The German government stepped up its efforts to tackle organized crime and tax evasion by buying the so-called Panama Papers, a trove of documents stolen from the Panamanian law firm Mossack Fonseca implicating individuals stashing their wealth in offshore tax havens.
Germany's Federal Criminal Police Agency (BKA) spent 5 million euros ($5.7 million) to purchase the Panama Papers documents as part of its bid to track down German-based tax cheats.
Read more: Six things to know about the Panama Papers
"These data are being looked into and evaluated with Hesse state's tax authorities to pursue criminal and fiscal offenses," the BKA said in a joint statement with Hesse's finance ministry and the Frankfurt public prosecutor's office.
Hesse's finance minister, Thomas Schäfer, said that the BKA had approached the state's tax authorities because "we have the specialists and the technical expertise." The state of Hesse was also willing to contribute to the cost of obtaining the files. "We now have to investigate in meticulous detail how valuable the data is from a tax perspective," Schäfer said.
The trove of documents was initially leaked to the German Süddeutsche Zeitung newspaper last year, but was ultimately published by a number of news organizations in cooperation with the US-based International Consortium of Investigative Journalists (ICIJ).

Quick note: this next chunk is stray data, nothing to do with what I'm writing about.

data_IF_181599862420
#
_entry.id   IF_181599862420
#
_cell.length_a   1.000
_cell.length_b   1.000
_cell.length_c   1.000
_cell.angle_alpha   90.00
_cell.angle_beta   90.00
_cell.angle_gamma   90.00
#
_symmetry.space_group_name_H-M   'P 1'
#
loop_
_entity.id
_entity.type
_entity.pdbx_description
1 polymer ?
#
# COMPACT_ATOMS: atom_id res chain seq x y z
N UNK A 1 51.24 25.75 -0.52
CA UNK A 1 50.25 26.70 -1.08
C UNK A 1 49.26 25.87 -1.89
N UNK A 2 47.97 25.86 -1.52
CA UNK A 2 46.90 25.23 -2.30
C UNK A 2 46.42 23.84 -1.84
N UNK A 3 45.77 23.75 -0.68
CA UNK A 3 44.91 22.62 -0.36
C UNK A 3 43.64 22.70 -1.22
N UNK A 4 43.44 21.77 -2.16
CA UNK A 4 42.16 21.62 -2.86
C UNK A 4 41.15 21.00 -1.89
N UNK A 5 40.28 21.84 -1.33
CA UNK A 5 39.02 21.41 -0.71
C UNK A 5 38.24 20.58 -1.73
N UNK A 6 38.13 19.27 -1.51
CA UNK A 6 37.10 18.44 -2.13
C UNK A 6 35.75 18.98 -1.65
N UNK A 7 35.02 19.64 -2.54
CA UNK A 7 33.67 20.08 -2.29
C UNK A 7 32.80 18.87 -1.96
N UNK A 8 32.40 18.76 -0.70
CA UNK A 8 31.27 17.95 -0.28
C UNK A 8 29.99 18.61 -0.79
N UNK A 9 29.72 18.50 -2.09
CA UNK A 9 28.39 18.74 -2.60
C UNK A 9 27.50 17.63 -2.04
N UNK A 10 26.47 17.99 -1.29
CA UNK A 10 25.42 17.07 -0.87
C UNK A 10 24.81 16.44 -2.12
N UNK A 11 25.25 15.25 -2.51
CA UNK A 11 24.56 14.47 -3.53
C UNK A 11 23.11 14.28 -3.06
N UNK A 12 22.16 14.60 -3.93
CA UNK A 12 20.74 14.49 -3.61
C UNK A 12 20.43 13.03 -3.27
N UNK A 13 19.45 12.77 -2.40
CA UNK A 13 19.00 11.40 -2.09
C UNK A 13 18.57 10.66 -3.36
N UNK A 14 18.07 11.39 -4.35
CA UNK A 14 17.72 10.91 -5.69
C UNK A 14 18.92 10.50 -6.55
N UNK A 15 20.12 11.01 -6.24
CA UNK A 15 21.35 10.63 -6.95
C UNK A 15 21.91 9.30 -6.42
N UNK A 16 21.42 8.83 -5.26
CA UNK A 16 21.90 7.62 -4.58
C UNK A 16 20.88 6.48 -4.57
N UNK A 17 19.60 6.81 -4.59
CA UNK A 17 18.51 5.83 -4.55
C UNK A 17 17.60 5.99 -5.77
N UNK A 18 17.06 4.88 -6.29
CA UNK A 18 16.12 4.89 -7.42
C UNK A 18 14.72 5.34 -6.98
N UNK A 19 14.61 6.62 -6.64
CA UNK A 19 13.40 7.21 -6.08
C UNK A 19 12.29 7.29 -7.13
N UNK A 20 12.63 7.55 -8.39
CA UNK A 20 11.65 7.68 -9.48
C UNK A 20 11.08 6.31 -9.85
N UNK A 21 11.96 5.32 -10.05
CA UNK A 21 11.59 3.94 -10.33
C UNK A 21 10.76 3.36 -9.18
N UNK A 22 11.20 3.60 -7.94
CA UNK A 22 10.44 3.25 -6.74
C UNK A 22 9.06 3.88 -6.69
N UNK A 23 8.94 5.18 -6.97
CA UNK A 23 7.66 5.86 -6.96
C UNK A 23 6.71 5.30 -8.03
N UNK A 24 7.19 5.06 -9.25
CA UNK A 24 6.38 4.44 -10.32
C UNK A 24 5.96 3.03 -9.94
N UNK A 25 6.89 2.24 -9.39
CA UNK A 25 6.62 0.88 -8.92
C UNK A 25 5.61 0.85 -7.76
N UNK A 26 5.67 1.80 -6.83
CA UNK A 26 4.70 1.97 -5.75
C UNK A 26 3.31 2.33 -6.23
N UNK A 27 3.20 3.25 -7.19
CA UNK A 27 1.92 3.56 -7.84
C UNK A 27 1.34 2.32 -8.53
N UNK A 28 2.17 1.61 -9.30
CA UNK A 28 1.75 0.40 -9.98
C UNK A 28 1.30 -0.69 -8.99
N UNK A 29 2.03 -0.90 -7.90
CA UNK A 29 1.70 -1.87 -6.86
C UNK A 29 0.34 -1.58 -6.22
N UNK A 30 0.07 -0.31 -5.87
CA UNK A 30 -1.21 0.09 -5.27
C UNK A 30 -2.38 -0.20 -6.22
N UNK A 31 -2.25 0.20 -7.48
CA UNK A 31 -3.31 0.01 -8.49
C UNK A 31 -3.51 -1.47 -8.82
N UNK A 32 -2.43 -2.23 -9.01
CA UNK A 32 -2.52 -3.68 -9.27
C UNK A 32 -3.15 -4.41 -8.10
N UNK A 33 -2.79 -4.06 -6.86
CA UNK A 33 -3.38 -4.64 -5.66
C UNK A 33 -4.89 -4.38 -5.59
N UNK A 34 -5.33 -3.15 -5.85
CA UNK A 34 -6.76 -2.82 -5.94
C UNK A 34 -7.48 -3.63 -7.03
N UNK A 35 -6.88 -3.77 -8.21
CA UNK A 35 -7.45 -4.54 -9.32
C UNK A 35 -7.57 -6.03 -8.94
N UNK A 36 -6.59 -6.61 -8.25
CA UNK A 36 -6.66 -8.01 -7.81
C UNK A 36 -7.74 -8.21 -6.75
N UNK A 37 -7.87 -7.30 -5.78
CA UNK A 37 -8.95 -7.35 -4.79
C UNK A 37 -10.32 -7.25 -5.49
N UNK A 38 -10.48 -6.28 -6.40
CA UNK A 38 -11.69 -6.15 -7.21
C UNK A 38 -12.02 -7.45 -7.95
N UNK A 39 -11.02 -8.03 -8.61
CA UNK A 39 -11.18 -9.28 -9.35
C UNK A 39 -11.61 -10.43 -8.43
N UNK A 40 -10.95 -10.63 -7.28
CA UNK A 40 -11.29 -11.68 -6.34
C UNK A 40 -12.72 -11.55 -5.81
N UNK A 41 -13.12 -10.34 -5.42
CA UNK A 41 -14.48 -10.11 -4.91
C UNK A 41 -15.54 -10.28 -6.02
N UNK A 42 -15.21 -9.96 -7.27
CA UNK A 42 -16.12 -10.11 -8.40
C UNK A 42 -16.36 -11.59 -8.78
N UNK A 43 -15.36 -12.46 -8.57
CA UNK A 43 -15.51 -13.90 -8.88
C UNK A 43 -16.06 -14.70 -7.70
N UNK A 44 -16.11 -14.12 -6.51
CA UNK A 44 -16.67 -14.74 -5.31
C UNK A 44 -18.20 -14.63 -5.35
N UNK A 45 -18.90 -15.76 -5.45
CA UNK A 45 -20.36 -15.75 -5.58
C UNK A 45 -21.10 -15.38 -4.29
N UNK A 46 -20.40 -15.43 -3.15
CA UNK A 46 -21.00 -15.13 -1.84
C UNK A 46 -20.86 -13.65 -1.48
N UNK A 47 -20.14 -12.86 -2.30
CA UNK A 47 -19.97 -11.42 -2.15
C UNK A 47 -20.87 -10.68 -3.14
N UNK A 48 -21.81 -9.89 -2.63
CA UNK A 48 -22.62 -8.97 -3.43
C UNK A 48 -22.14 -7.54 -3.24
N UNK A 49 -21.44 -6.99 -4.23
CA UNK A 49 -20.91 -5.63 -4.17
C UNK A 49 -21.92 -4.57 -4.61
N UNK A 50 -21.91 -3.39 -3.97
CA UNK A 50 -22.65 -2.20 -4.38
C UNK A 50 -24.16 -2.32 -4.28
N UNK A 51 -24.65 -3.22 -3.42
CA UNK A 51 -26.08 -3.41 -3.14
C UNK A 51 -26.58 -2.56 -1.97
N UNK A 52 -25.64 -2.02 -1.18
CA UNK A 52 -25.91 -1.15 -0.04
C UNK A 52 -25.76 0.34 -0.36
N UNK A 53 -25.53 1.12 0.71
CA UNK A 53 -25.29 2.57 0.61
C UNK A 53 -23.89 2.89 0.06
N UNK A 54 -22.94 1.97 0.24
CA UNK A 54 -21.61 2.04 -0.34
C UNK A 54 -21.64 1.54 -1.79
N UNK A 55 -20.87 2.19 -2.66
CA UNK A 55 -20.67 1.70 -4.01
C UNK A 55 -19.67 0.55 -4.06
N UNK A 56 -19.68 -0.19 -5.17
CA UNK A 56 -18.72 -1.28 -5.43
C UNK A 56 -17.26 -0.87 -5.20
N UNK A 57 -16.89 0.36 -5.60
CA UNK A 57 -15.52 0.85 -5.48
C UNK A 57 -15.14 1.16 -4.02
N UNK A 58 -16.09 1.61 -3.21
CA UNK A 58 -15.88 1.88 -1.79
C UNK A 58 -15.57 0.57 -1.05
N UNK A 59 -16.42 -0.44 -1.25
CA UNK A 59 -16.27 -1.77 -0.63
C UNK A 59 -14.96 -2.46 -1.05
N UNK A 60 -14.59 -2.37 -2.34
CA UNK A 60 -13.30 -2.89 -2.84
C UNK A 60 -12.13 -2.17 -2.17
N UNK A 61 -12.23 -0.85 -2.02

The papers revealed how Mossack Fonseca had created some 200,000 shell companies and listed the names of individuals, including politicians, celebrities and athletes, who had hidden their wealth in those companies.
Read more: Tax Scandal: How Trustworthy is Panama?
State purchase of leaked data lawful
While the purchase by the state of bank data is controversial, Germany's constitutional court had previously ruled that the German government was allowed to purchase data revealing tax fraud, even if the data was initially obtained unlawfully.
Investigators said they are also on the lookout for other criminal offenses, including organized crime and arms trafficking. Proceeds from such activities are not usually declared and therefore also fall under the charge of tax evasion.
In a similar move, Denmark last year agreed to pay an anonymous source for information on the hundreds of Danish nationals reportedly implicated in the Panama Papers.
G20 pledge to tackle tax havens
Shell companies are not illegal per se. There may be all sorts of legal reasons to establish a shell company and protect assets overseas.
However, they can also be used for tax fraud and money laundering. Since the Panama Papers revelations, the world's group of 20 leading economies (G20) has stepped up their efforts to clamp down on tax havens.
Germany has also significantly tightened its laws on the usage of tax havens and pushed for greater transparency.
dm/bw (dpa, Reuters, AFP)